Article Type

Original Study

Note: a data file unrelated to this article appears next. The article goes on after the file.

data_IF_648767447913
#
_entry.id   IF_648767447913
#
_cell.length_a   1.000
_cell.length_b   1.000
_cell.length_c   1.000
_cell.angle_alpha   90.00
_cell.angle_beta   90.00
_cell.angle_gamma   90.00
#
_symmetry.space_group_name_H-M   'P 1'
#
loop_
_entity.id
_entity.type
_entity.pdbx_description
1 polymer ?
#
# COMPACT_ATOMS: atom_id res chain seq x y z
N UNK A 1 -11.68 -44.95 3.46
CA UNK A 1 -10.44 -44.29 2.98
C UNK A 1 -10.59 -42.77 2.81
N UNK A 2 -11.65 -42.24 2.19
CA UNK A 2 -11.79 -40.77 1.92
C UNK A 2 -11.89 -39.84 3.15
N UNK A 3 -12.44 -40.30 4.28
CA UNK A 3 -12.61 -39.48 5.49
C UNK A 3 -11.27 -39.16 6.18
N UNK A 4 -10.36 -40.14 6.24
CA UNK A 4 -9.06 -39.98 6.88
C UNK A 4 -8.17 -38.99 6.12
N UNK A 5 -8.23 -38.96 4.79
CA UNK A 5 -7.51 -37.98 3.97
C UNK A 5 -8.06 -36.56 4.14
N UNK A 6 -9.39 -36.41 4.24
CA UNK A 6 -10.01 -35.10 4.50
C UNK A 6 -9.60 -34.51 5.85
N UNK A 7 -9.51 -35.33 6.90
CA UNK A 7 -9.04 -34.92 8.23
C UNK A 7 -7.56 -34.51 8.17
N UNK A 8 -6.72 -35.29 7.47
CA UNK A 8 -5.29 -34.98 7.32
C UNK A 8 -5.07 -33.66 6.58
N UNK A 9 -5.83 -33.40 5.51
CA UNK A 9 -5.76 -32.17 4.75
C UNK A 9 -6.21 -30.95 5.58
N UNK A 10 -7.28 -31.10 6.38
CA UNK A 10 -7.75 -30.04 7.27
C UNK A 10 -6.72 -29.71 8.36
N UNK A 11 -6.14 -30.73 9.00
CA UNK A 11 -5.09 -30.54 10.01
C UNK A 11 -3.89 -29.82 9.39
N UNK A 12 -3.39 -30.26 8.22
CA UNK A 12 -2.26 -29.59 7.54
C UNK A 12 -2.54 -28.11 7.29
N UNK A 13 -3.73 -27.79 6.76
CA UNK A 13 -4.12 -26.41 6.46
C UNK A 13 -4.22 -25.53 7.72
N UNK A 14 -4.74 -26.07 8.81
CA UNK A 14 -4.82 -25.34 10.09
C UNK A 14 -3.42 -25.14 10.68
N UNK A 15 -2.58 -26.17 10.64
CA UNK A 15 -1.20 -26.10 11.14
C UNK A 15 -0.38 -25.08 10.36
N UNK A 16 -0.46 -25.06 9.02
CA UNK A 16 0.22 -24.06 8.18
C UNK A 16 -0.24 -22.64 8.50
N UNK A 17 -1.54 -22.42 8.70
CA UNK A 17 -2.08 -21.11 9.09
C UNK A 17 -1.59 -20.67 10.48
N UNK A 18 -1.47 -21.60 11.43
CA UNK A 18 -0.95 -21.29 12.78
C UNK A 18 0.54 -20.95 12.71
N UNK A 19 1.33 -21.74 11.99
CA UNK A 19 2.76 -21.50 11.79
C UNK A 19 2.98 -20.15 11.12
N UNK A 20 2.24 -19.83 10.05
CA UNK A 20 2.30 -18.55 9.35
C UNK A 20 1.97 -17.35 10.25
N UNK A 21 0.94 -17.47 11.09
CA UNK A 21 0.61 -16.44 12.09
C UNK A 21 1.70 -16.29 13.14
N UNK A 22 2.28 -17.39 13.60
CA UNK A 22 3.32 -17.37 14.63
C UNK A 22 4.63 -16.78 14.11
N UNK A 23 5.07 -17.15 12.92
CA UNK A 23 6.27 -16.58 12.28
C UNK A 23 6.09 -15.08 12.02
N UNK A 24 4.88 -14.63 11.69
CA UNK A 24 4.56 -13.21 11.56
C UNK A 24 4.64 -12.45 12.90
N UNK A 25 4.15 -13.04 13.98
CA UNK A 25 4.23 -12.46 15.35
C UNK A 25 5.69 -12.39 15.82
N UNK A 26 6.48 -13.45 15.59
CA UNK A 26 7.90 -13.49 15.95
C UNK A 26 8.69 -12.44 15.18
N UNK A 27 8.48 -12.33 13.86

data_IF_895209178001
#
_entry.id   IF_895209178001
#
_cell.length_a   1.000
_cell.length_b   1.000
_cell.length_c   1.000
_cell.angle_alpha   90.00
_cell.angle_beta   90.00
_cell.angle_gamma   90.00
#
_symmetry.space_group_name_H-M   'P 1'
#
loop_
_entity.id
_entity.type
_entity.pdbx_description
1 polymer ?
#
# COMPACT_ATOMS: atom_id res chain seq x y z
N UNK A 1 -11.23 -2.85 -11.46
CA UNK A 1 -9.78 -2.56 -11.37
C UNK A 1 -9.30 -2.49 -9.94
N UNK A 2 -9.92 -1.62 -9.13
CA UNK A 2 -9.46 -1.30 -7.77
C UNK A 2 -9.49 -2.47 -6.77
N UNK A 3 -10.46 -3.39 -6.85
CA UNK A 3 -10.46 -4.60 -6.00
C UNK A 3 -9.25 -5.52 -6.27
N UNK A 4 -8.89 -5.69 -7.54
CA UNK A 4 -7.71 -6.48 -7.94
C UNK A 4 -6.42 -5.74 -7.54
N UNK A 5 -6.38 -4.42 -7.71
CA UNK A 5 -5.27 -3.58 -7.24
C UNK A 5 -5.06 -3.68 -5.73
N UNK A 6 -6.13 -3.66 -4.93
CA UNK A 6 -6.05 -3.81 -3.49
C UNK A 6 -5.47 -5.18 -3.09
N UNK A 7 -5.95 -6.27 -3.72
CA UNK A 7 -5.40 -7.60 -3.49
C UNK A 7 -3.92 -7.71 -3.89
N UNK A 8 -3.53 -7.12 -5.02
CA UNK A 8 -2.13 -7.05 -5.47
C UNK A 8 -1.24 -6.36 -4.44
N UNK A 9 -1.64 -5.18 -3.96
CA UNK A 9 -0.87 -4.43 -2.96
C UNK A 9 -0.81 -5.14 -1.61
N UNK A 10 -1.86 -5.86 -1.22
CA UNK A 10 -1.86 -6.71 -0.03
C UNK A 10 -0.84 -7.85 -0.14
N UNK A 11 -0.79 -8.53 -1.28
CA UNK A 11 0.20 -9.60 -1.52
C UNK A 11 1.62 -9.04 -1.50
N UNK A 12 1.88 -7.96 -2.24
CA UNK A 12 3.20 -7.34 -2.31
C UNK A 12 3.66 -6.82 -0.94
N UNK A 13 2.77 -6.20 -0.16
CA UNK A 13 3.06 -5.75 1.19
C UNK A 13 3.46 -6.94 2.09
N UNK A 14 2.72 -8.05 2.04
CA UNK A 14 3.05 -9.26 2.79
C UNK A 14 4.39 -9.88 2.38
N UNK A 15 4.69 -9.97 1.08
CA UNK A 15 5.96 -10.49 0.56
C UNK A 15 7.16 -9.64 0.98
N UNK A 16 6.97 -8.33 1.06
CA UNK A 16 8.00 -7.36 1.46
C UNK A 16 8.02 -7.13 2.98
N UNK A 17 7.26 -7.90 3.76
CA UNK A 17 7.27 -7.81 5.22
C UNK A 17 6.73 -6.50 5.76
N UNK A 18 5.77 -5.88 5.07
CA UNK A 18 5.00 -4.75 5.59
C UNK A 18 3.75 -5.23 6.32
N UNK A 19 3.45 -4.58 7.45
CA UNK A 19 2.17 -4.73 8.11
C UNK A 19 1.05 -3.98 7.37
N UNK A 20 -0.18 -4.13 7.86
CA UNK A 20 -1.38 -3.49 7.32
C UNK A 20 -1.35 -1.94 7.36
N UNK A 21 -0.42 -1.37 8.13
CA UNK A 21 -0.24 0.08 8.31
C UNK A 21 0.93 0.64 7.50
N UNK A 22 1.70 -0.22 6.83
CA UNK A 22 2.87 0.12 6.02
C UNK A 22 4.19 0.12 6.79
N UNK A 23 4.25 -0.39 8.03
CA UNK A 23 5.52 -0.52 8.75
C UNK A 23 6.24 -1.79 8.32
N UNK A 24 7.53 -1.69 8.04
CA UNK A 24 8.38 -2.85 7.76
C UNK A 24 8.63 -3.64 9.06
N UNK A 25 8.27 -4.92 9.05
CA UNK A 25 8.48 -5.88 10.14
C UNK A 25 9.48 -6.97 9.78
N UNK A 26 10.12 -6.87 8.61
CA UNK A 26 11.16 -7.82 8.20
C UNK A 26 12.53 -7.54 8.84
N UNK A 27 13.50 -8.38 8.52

Objective The objective of this study was to evaluate the effects of adding fentanyl or epinephrine to bupivacaine in ultrasound-guided transversus abdominis plane (TAP) block for lower abdominal surgeries. These effects include quality and duration of the analgesia and opioid consumption. Background TAP block provides analgesia to the anterior abdominal wall. Many adjuvants were used to improve the quality and duration of analgesia in various nerve blocks. Patients and methods Fifty-six adult patients undergoing elective lower abdominal surgeries under general anesthesia received TAP block with 20 ml of local anesthetic mixture bilaterally and were randomly allocated according to the local anesthetic mixture into three groups: group B (bupivacaine), group BE (bupivacaine + epinephrine), and group BF (bupivacaine + fentanyl). The primary outcomes were postoperative pain (evaluated by time to first analgesia request and visual analog scale) and opioid consumption (intraoperative fentanyl and morphine in 24 h postoperatively). The secondary outcomes were effect on hemodynamics, time of extubation, and side effects. Results Time to first analgesia request was longer in group BF, postoperative visual analog scale was lower in group BF after 4 h, the use of intraoperative fentanyl was lower in group BF, and morphine consumption 24 h postoperatively was lower in group BF. Time of extubation was shorter in group BF, and intraoperative mean arterial pressure decreased at 30 min in group B and group BF. Conclusion The addition of fentanyl to the local anesthetic in ultrasound-guided TAP block prolongs the analgesia, lowers postoperative pain, and decreases the opioid consumption. Adding epinephrine prevents reduction of mean arterial pressure without additional effects on the block characteristics.